The top priority for the manager is the rotation of low-turnover positions, which, in turn, affects the improvement of the overall assortment turnover, and allows you to get additional sales.

Like for like sales

This indicator is very important for strategic planning and allows you to correctly calculate the sales plan. For the manager, this is an excuse to understand the reasons for the fall, as well as determine the potential for sales growth.

– Managers plan the necessary resources for sales growth.

Knowing the potential and needs of their customers, managers can draw up a list of effective measures aimed at increasing sales and distribution indicators. Possessing the data on the effectiveness of previous promotions, the manager can correctly predict in which month it is better to hold events and what increase they will give to sales.

Based on this data, the manager can also draw up an approximate marketing budget for the year, which will help management assess the effectiveness of investments in sales development.

The main elements of strategic planning.

Sales data for each product group for each month for the previous 2 years.

This data is necessary so that the manager, firstly, can see the growth or fall trends for each product group, and, secondly, he can correctly draw up a sales forecast for each month of the next year.

Market expectations and trends.

Market expectations can adjust sales plans, both upward and downward.

Information about the seasonality of production.

If the product has a pronounced seasonal character, then naturally the manager needs to know how much sales grow during the season, and, accordingly, how much they fall in the off-season.

Marketing activity plan.

Any marketing activity has its own performance indicators. The sales manager needs to draw up a marketing calendar based on the performance indicators of previous promotions to maximize sales growth.

The emergence of new products in the company’s range.

Of course, new products can increase the company’s sales. They must be taken into account from the moment they appear in the company’s portfolio in order to correctly draw up a sales plan. For example; some companies like real money online casino offering new games and bonuses for it?s customers.?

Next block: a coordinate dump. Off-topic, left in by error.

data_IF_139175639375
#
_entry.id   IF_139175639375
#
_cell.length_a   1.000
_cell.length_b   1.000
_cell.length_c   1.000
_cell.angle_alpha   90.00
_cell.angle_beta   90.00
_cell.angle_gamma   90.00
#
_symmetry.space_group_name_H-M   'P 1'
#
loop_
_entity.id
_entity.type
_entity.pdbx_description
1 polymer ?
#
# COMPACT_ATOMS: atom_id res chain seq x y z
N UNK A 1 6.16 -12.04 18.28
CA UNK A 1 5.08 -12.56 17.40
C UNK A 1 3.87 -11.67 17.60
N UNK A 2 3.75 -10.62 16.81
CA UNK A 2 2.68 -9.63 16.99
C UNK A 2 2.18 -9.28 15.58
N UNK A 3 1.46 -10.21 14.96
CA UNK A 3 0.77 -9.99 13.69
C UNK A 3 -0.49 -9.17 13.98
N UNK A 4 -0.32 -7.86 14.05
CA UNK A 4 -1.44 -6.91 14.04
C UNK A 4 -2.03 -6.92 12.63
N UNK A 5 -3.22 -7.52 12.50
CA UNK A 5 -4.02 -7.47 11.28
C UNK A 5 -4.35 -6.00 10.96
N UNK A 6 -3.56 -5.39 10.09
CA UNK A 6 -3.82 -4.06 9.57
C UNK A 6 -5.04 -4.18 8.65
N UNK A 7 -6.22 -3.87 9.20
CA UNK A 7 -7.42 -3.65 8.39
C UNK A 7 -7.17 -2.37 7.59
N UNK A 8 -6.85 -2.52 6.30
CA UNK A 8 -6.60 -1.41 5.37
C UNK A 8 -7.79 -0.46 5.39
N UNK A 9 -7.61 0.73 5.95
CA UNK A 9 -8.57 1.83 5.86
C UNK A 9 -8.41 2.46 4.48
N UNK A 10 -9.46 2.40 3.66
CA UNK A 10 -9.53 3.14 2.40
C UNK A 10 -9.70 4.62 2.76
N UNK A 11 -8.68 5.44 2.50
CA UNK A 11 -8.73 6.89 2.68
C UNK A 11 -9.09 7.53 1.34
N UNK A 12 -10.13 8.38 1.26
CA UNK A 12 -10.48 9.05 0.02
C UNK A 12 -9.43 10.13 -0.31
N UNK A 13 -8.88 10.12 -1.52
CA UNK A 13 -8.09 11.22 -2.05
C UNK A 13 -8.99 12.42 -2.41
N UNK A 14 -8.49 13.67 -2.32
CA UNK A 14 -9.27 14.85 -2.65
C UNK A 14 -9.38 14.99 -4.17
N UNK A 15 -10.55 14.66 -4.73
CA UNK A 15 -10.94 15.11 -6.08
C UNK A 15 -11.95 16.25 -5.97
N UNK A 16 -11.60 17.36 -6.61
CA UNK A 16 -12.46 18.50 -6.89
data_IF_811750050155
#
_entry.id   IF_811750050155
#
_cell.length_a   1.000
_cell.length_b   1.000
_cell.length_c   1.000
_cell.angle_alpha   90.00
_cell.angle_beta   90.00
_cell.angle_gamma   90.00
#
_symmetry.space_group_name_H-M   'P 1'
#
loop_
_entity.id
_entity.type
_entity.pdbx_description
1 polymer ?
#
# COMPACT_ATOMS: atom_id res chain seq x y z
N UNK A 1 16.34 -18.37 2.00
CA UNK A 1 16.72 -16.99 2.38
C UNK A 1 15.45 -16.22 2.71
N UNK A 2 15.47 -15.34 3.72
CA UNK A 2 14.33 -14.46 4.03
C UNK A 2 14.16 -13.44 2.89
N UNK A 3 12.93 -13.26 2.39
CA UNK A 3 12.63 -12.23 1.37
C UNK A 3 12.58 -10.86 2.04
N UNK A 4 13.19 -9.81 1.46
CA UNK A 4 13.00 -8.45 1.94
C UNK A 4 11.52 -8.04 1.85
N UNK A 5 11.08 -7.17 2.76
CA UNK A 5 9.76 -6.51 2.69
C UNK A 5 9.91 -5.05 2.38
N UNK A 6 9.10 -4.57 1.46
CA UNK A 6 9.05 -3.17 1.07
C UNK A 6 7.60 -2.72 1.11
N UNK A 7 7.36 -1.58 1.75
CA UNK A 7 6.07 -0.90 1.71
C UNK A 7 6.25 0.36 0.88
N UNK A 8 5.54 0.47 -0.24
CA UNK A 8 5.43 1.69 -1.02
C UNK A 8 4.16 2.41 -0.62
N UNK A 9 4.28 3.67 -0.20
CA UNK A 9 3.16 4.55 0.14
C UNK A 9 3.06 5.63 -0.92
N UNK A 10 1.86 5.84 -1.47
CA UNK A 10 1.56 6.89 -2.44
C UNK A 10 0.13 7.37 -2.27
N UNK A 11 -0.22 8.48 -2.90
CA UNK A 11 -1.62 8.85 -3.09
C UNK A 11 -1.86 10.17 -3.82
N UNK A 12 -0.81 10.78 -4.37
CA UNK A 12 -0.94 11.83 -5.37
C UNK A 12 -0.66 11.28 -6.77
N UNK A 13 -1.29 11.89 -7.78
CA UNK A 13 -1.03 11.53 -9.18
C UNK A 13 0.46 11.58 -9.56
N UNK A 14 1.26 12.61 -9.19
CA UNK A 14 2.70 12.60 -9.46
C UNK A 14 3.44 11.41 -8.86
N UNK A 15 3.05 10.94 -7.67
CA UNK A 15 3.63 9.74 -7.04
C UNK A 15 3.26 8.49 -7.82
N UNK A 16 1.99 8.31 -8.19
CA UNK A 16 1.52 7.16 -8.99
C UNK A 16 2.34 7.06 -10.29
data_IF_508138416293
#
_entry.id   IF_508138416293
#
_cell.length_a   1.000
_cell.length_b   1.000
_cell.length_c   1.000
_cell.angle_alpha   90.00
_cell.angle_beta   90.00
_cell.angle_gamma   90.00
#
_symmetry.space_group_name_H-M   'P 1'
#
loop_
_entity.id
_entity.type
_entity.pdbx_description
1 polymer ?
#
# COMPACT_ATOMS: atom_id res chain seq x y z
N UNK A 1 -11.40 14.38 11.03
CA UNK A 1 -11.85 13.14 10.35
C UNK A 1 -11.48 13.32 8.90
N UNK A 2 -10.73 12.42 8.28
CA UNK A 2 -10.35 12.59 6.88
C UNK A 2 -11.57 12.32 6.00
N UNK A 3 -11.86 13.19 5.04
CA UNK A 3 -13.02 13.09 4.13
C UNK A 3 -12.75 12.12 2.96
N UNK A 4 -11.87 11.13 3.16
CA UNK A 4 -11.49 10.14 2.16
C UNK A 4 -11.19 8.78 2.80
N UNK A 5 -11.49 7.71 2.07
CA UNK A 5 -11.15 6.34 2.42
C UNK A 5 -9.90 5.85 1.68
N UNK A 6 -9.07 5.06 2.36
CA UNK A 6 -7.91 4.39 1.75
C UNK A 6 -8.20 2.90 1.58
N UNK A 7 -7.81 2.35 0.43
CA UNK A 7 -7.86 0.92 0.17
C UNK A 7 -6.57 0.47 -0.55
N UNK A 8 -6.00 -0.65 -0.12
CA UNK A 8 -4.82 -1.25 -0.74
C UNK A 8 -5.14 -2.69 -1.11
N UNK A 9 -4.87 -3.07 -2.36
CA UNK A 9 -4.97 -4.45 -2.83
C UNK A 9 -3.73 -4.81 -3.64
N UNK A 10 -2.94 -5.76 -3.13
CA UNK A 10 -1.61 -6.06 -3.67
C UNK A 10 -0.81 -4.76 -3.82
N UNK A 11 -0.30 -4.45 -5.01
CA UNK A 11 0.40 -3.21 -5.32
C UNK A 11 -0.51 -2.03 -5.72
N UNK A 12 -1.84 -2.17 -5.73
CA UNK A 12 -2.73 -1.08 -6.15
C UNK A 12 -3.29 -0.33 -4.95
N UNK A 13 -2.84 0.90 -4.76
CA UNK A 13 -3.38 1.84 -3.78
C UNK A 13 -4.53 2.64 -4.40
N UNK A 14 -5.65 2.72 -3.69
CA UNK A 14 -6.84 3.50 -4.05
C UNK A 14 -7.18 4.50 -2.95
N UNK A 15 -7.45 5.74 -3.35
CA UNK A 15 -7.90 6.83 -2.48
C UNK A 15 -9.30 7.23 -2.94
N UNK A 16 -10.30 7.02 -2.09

Clients’ business development strategy.

In strategic planning, it is important for each manager to consider the development of their clients in the coming year. Opening branches (stores), entering new markets, changing owners – all these factors can influence the increase in sales, or decrease due to the deterioration of the financial condition of customers.

Information about the planned price increase.

Very often, sharp increases in prices have an impact on sales growth in the month when prices increase and on further declines in sales in subsequent months. It is important for a manager to have this information in order to predict personal sales volume as accurately as possible.

Having filled in the data, the manager receives a detailed sales plan for the year for each product group in the context of each month. A key feature of this planning approach is that managers take into account all the factors that can affect both the growth and the decline in sales.

In most cases, managers find many new opportunities to increase sales and develop distribution. Also, how correctly and competently the plan will be drawn up will be an indicator of the professionalism and competence of this manager.

Monthly analysis.

To ensure that plans do not remain just numbers on paper, each sales manager needs to compare the actual sales results with the planned monthly. This will help you see deviations from the plan for each product group. Thus, each manager will be able to quickly understand the reasons for the failure in any of the areas and improve their performance.

Quarterly plan adjustments.

With the help of monthly analysis, the sales department will be able to understand which customers are experiencing an increase or decrease in sales, as well as determine the factors influencing these deviations. It is important to understand that no planning is perfect.

How to motivate the entire sales department to fulfill the annual plan?

Having disassembled the stages of strategic planning, we are left with the last question: how to motivate the entire sales department to fulfill the annual plan?

Achieving a strategic sales plan is undoubtedly a more important and priority result for a company than fulfilling plans in the context of each month. That is why it is important that each sales manager is additionally motivated to fulfill his annual plan.

Motivation can be both tangible and intangible.

Many companies use the ?13 salaries? system as incentives for their managers, which is equal to the average monthly salary and is paid as an additional bonus for fulfilling annual obligations. An effective example of non-financial motivation is a trip abroad for employees of the entire sales department, provided that the annual plan for the department is fulfilled.

It is important to remember: no matter what type of motivation you use, the size of the bonus should be serious enough and stimulate all managers to fulfill their annual sales plan at any cost.